It's all fun and games until someone gets stabbed with a tire iron. When a pledge week trick goes extremely incorrect and one of their own is eliminated, the popular, hard-partying sisters of Theta Pi vow never ever to speak of the tragedy once more. The past comes back to haunt them in the kind of a bloodthirsty maniac seeking revenge throughout the out-of-control graduation festivities.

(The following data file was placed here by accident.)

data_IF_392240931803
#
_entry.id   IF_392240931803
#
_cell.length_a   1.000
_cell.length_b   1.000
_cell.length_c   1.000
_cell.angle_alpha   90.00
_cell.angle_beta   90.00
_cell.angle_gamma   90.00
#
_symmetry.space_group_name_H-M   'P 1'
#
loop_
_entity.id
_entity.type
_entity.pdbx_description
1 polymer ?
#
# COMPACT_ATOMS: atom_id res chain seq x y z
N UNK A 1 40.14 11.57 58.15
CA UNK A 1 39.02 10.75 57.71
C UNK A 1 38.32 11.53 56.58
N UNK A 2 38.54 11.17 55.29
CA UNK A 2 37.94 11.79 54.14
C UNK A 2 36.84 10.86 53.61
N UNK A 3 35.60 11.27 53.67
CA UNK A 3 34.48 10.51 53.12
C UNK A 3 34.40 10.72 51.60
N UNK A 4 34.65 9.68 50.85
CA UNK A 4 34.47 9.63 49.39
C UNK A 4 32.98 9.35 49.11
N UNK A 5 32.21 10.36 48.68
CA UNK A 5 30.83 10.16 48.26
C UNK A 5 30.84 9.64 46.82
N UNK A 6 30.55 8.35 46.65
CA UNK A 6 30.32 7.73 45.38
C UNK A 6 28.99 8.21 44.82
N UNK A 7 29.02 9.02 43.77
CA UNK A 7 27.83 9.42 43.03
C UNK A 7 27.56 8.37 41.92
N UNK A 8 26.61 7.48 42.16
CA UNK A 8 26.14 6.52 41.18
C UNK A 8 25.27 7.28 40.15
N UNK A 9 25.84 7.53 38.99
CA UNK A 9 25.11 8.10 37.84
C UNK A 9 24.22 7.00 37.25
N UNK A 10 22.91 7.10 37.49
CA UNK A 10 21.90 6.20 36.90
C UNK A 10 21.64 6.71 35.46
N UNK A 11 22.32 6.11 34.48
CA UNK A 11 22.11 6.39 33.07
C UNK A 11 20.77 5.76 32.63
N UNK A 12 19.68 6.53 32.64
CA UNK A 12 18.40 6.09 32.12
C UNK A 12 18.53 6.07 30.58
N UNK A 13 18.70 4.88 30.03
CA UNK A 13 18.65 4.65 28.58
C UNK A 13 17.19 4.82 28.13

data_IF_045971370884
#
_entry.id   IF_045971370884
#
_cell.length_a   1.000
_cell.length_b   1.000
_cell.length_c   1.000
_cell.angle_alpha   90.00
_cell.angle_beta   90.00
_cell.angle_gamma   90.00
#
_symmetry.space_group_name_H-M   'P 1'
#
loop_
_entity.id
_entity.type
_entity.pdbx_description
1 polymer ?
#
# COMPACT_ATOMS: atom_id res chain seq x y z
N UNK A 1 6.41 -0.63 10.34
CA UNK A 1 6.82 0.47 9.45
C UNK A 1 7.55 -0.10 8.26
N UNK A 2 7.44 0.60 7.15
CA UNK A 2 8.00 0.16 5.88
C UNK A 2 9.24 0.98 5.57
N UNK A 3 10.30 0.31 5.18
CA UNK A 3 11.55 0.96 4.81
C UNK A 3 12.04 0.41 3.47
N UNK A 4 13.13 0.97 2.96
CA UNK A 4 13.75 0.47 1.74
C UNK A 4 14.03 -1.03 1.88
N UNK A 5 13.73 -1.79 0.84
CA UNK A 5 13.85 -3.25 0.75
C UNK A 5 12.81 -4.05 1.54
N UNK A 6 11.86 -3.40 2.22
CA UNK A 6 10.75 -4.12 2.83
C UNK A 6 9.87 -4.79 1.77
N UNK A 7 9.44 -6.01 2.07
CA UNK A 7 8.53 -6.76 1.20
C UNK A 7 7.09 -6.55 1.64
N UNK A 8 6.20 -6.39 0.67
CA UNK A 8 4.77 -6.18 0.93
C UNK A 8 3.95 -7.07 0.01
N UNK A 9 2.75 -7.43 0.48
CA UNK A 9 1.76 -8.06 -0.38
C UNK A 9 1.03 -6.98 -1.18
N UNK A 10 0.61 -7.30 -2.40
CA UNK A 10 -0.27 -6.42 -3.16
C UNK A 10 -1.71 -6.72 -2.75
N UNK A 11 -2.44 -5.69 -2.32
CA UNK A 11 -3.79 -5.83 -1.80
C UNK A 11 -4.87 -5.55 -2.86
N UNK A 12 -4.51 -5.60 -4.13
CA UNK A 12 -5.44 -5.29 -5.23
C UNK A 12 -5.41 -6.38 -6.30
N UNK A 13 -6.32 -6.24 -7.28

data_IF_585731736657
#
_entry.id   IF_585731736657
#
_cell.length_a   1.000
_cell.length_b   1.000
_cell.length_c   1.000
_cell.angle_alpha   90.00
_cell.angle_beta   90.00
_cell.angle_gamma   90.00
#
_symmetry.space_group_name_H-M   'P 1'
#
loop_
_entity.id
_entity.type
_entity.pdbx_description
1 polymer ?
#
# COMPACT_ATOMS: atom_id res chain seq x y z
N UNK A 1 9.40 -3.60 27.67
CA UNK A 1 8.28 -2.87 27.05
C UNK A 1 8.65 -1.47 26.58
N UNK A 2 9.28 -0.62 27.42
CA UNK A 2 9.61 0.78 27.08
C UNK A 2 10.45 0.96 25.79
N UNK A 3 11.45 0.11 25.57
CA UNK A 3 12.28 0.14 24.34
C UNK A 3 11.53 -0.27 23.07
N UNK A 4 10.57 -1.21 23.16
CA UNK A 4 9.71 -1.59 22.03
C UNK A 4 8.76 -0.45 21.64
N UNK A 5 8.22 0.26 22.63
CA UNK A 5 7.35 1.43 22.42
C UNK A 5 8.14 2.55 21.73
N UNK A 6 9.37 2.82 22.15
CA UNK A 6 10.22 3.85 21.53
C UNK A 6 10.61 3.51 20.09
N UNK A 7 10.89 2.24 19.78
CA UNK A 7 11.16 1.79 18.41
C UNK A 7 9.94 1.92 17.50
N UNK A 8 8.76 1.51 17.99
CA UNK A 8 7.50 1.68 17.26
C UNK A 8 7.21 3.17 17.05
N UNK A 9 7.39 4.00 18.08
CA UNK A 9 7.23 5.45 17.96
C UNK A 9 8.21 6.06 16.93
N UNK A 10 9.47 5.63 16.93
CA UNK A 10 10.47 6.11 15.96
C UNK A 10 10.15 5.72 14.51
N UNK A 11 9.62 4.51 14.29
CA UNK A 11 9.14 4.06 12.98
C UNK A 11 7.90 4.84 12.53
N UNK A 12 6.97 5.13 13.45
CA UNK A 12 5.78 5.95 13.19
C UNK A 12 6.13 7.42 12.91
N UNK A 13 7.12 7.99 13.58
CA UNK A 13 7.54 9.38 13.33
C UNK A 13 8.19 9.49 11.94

"Now let's go clean the blood off in the lake and get back to the party." Ah, the ladies of Theta Pi depend on something naughty once more. And as that most importantly timed line of discussion suggests, Sorority Row takes its resilient horror-movie concept and fine-tunes it with a bit of Diablo Cody-era snark. The rundown of the story is extracted from Mark Rosman's 1983 slashfest The House on Sorority Row: a sophisticated trick goes incredibly incorrect, and the resulting unintentional death activates a whitewash that will have dire repercussions for those involved. This update leaves to a flashy start, with amusing lines and a truly horrifying trick sequence. It's only when the action advances a few months into the future, and the time comes for the sorority sisters to pay the piper, that the motion picture devolves into a disappointingly conventional slasher rhythm. The sisters include in their ranks Briana Evigan, Leah Pipes, and Rumer Willis (child of Bruce and Demi), all whom have actually taken the code of Theta Pi solidarity a little too seriously. Obviously, you have to believe something is tainted when the Theta Pi housemother is played by Carrie Fisher. The grisly deaths, many of which involve a souped-up tire iron, are certainly real to the slasher-movie spirit of the 1980s, even if Sorority Row has snappier discussion than those movies might have imagined. -- Robert Horton